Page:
Yet he argues there is something inherently immoral about a body of government reaping hundreds of thousands of dollars a year in alcohol taxes while not attempting to remedy the effect of those sales.

“It all boils down to a question of political will,” he says. “Does the state of Nebraska have the political will to address this issue?”

At least one state leader does.

Sen. Don Preister of Omaha has taken a personal interest, introducing four bills since 2002 that would have affected the town.

Preister says he was motivated to help after reading about the unsolved murders. His proposals included using excise taxes collected from the town to pay for law enforcement and prohibiting liquor licenses in communities lacking adequate law enforcement. The first bill he introduced would have prohibited alcohol sales in Whiteclay.

None made it past the Legislature’s General Affairs Committee.

Some wonder why, including Rinne, who questions whether senators simply see Native people as drunks not worth protecting.

“I think we have a bunch of white senators with stereotypes about Indians,” he says.

Preister says he never experienced overt discrimination when trying to get his bills passed and argues senators are simply uneducated about conditions in Whiteclay. He says his efforts have helped change perspectives.

“I think there are senators who recognize now that it’s a problem.”

Some changes, however, are on the horizon in Whiteclay.

A new jail and detox center are being built just east of the road between Pine Ridge and Whiteclay. The $16.5 million facility will have 96 jail and detox beds and will employ about 50 people.

Tribal leaders hope to provide alcohol and substance abuse treatment as part of the center’s programs.

And efforts are progressing to improve enforcement in Whiteclay.

For two years, the state of Nebraska and the Oglala Sioux Tribe have discussed cross-deputizing tribal police to patrol the village, a plan that was stalled by lack of money.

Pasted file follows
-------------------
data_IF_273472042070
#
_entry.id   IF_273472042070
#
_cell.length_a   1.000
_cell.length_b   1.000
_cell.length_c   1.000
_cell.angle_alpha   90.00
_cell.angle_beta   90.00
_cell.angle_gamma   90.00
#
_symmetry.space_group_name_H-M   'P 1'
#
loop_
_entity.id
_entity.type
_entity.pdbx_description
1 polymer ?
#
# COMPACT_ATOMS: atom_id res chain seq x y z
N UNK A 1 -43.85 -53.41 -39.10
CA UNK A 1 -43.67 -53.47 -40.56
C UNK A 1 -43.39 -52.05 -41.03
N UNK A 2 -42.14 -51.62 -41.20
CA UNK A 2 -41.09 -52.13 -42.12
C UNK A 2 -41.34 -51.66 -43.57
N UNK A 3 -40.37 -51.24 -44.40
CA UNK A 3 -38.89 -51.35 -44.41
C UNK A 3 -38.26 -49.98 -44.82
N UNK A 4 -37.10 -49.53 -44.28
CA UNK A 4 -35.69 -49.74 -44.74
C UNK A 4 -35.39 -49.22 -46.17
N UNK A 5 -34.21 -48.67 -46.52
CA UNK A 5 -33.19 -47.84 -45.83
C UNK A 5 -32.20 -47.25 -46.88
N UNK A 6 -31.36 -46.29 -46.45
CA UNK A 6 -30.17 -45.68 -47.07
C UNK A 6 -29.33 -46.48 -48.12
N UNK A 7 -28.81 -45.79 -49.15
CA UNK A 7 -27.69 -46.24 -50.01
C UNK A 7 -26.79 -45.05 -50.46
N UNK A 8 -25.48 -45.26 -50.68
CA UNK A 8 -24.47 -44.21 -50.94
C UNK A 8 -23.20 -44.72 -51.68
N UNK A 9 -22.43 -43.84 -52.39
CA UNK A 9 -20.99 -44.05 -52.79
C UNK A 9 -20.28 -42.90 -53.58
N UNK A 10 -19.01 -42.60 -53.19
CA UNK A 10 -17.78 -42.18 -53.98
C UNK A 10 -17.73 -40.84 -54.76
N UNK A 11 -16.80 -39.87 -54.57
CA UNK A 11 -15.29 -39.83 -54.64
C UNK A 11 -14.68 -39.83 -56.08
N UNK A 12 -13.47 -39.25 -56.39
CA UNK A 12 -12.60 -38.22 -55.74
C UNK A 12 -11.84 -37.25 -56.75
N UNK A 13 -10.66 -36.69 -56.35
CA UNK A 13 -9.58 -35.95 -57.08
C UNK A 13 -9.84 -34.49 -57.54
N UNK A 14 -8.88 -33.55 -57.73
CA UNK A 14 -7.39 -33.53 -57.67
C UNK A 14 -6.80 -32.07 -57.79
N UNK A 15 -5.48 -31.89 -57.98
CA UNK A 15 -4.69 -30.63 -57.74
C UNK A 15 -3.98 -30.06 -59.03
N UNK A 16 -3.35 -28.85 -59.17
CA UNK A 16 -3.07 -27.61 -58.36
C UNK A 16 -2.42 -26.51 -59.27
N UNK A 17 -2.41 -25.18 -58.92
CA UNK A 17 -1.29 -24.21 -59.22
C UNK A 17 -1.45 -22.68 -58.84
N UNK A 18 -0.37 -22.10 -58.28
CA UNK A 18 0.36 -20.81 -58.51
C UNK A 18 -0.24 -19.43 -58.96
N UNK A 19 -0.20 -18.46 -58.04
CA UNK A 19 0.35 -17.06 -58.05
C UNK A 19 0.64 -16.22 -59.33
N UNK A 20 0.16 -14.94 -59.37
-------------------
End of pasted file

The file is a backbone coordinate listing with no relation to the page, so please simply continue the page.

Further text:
That changed in September, when U.S. Rep. Tom Osborne, R-3rd District, secured $100,000 in federal money to go toward paying tribal police to enforce laws in Whiteclay.

The money should be available as soon as the state and tribe finalize details of the agreement.

“We just feel this is a real embarrassment to the state, and we want to do whatever we can to help,” Osborne says.

* * *

Charlotte Black Elk wants her tribe to attack its own problems.

“If people had some pride,” she says, “they wouldn’t be panhandling in Whiteclay.”

It starts with the pride of going to work each morning, she says. With reservation unemployment rates hovering at 85 percent, few tribal members know the joy of providing for their families through a hard day’s work.

What’s stopping Oglala Sioux tribal leaders from creating jobs?

“Sloth and politics,” says Black Elk.

Tribal leaders need to quit talking about economic development and make it happen, she says. By providing jobs, the tribe would give its members hope for the future. And that hope would eliminate the Lakota people’s reliance on alcohol to soothe their pain, she says.

“Those social issues have to be addressed by our tribe and our people.”

Yvonne Powers, who once lived on the reservation, agrees it’s up to the Lakota to determine their destiny.

The 73-year-old retired nurse who lives in Lincoln remembers a time when stores in Whiteclay wouldn’t sell alcohol to the Lakota. The light-skinned, half-Lakota woman describes once being asked by a darker-skinned uncle to buy beer for him.

That was back when the town was known as Dewing, a name still recognized by Sheridan County officials. Back when it was still rare to see Lakota men and women drinking on the town’s streets, or elsewhere.

“We weren’t afraid and nothing happened,” she says. “It was a nice little town.”